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Time Warner Cable, Charter Routinely Overcharged Customers and Failed to Issue Refunds, Senate Report Finds

A U.S. Senate investigation into pay-TV industry billing practices found that Time Warner Cable and Charter Communications — which completed their $67 billion merger in May — have regularly overbilled customers for equipment and made no effort to proactively provide refunds for the errors.

The report, released Thursday by U.S. Senators Claire McCaskill (D-Mo.) and Rob Portman (R-Ohio), who lead the Senate’s Permanent Subcommittee on Investigations, said that both cable operators “made no effort to trace equipment overcharges to their origin unless customers specifically asked them to and did not provide notice or refunds to customers.” The Senate probe, initiated last year, looked into billing and customer-service operations at five top providers: Comcast, AT&T’s DirecTV, Dish Network, Time Warner Cable and Charter.

Between January and April 2016, Time Warner Cable overbilled customers nationwide an estimated $639,948, and is projected to overcharge customers a total of $1.9 million this year, according to the report. Charter said it overbilled customers by at least $442,691 per month, per the report.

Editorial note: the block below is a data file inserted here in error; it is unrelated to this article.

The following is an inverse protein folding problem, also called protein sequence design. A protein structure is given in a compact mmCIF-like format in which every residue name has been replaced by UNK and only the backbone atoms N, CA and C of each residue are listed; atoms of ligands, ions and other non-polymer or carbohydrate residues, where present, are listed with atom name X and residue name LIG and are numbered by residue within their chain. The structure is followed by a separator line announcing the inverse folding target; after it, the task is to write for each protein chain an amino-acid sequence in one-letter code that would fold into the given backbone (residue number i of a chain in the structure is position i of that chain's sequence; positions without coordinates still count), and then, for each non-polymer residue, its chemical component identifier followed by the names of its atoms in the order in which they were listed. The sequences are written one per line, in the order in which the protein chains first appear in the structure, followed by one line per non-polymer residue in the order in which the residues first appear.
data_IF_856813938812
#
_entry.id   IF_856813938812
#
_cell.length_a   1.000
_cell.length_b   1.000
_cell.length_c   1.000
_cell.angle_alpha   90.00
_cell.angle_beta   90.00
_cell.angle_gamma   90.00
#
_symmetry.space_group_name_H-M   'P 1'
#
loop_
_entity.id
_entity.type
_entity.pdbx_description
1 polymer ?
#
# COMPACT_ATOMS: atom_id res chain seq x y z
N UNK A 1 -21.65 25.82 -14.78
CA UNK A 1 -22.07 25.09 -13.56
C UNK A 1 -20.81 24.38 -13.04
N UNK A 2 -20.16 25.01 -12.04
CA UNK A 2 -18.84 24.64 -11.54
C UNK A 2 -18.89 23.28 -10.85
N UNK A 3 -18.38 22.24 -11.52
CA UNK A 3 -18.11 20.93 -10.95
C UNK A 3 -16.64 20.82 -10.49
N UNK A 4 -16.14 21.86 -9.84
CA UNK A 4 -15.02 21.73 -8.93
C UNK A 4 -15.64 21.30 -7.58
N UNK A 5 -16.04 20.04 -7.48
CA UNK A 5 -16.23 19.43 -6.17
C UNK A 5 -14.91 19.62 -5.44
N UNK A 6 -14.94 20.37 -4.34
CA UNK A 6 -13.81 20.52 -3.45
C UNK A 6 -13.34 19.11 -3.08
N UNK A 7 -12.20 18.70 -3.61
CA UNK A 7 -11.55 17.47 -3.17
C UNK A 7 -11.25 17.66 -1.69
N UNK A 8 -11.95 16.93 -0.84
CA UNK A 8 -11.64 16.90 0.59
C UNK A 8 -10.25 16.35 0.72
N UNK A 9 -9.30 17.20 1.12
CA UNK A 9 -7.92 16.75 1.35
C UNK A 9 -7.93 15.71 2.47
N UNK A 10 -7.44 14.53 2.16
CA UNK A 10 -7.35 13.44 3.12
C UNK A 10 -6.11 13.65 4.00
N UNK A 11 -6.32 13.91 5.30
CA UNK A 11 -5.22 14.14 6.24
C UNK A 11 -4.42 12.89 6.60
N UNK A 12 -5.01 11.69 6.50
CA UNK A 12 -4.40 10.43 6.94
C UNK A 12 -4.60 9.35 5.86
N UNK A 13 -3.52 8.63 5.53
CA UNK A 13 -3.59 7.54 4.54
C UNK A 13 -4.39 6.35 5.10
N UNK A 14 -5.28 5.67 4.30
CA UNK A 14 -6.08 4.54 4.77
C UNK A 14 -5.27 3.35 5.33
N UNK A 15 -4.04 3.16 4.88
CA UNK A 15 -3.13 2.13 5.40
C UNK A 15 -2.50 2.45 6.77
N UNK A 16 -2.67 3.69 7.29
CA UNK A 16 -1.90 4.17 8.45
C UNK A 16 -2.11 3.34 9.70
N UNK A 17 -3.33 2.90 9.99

In a statement, Charter said: “An audit of our set-top boxes charges over the last nine months found them to be over 99% accurate. To move us closer to 100% accuracy and permanently resolve this issue, we have installed new controls to ensure discrepancies are caught and eliminated on a daily basis. Customers who were incorrectly charged for set-top boxes are being notified and given a 12-month credit for these fees.”

The cable company also said that since 2012, it has invested $7 billion in network improvements and added more than 7,000 jobs.

The Senate investigation found that, in contrast to Time Warner Cable and Charter, Comcast and DirecTV provide automatic refunds or credits to customers who have been overcharged by their billing systems and that Dish’s billing system is designed to prevent such overcharges from occurring in the first place.

Charter’s acquisition of TW Cable and Bright House Networks, backed by John Malone’s Liberty Broadband, made it the third-largest pay-TV provider in the U.S., with 17 million subscribers.

The Senate subcommittee’s report also said that consumers are frustrated by the ongoing rise of the cost for cable and satellite TV, with some packages increasing up to 33% since 2011, and are confused about promotional pricing. In addition, the industry is beset by chronic customer-service problems, the report concluded.

A report detailing the overall investigation is available here, and a separate joint subcommittee staff report on the overbilling problems is here.

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